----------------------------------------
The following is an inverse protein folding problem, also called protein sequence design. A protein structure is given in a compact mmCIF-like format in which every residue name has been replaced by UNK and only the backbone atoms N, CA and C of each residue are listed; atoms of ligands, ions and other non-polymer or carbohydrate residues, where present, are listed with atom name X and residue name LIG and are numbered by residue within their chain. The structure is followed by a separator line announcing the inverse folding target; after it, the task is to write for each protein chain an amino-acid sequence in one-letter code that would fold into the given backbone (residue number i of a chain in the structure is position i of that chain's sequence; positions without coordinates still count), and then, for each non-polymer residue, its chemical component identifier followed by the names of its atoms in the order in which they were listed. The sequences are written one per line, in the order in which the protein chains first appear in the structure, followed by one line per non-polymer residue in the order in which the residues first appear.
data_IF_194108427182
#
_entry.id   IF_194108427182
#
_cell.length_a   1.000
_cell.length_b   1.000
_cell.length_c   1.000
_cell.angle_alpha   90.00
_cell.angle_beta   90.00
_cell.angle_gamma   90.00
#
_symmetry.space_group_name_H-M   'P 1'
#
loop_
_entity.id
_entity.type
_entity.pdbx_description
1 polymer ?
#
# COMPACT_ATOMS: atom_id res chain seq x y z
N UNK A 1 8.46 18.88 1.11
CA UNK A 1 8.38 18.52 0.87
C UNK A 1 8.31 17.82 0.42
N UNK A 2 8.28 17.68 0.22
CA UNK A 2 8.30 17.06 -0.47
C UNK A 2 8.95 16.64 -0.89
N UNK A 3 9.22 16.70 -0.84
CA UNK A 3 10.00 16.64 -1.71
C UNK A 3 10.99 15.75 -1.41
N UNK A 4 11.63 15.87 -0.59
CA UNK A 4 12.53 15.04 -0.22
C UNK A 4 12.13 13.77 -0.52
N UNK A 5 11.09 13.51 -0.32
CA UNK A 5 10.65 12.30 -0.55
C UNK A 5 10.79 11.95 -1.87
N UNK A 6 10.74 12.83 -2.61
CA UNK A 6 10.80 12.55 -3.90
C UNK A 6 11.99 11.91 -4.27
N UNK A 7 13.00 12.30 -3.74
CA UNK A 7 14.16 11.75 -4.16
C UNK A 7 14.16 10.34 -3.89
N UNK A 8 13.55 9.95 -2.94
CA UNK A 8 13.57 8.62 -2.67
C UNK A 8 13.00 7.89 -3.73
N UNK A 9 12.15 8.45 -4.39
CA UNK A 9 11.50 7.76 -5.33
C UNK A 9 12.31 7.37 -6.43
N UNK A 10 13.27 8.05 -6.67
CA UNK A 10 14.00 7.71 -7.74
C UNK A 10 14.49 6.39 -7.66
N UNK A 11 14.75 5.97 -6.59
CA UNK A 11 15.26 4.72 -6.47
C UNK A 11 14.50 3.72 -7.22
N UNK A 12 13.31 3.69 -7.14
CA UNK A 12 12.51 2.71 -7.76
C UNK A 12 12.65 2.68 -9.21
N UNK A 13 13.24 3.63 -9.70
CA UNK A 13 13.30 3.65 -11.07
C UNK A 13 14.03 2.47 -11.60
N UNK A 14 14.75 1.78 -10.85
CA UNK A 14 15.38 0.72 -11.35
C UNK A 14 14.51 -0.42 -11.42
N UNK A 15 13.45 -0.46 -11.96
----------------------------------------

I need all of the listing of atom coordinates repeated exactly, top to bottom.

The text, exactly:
The following is an inverse protein folding problem, also called protein sequence design. A protein structure is given in a compact mmCIF-like format in which every residue name has been replaced by UNK and only the backbone atoms N, CA and C of each residue are listed; atoms of ligands, ions and other non-polymer or carbohydrate residues, where present, are listed with atom name X and residue name LIG and are numbered by residue within their chain. The structure is followed by a separator line announcing the inverse folding target; after it, the task is to write for each protein chain an amino-acid sequence in one-letter code that would fold into the given backbone (residue number i of a chain in the structure is position i of that chain's sequence; positions without coordinates still count), and then, for each non-polymer residue, its chemical component identifier followed by the names of its atoms in the order in which they were listed. The sequences are written one per line, in the order in which the protein chains first appear in the structure, followed by one line per non-polymer residue in the order in which the residues first appear.
data_IF_194108427182
#
_entry.id   IF_194108427182
#
_cell.length_a   1.000
_cell.length_b   1.000
_cell.length_c   1.000
_cell.angle_alpha   90.00
_cell.angle_beta   90.00
_cell.angle_gamma   90.00
#
_symmetry.space_group_name_H-M   'P 1'
#
loop_
_entity.id
_entity.type
_entity.pdbx_description
1 polymer ?
#
# COMPACT_ATOMS: atom_id res chain seq x y z
N UNK A 1 8.46 18.88 1.11
CA UNK A 1 8.38 18.52 0.87
C UNK A 1 8.31 17.82 0.42
N UNK A 2 8.28 17.68 0.22
CA UNK A 2 8.30 17.06 -0.47
C UNK A 2 8.95 16.64 -0.89
N UNK A 3 9.22 16.70 -0.84
CA UNK A 3 10.00 16.64 -1.71
C UNK A 3 10.99 15.75 -1.41
N UNK A 4 11.63 15.87 -0.59
CA UNK A 4 12.53 15.04 -0.22
C UNK A 4 12.13 13.77 -0.52
N UNK A 5 11.09 13.51 -0.32
CA UNK A 5 10.65 12.30 -0.55
C UNK A 5 10.79 11.95 -1.87
N UNK A 6 10.74 12.83 -2.61
CA UNK A 6 10.80 12.55 -3.90
C UNK A 6 11.99 11.91 -4.27
N UNK A 7 13.00 12.30 -3.74
CA UNK A 7 14.16 11.75 -4.16
C UNK A 7 14.16 10.34 -3.89
N UNK A 8 13.55 9.95 -2.94
CA UNK A 8 13.57 8.62 -2.67
C UNK A 8 13.00 7.89 -3.73
N UNK A 9 12.15 8.45 -4.39
CA UNK A 9 11.50 7.76 -5.33
C UNK A 9 12.31 7.37 -6.43
N UNK A 10 13.27 8.05 -6.67
CA UNK A 10 14.00 7.71 -7.74
C UNK A 10 14.49 6.39 -7.66
N UNK A 11 14.75 5.97 -6.59
CA UNK A 11 15.26 4.72 -6.47
C UNK A 11 14.50 3.72 -7.22
N UNK A 12 13.31 3.69 -7.14
CA UNK A 12 12.51 2.71 -7.76
C UNK A 12 12.65 2.68 -9.21
N UNK A 13 13.24 3.63 -9.70
CA UNK A 13 13.30 3.65 -11.07
C UNK A 13 14.03 2.47 -11.60
N UNK A 14 14.75 1.78 -10.85
CA UNK A 14 15.38 0.72 -11.35
C UNK A 14 14.51 -0.42 -11.42
N UNK A 15 13.45 -0.46 -11.96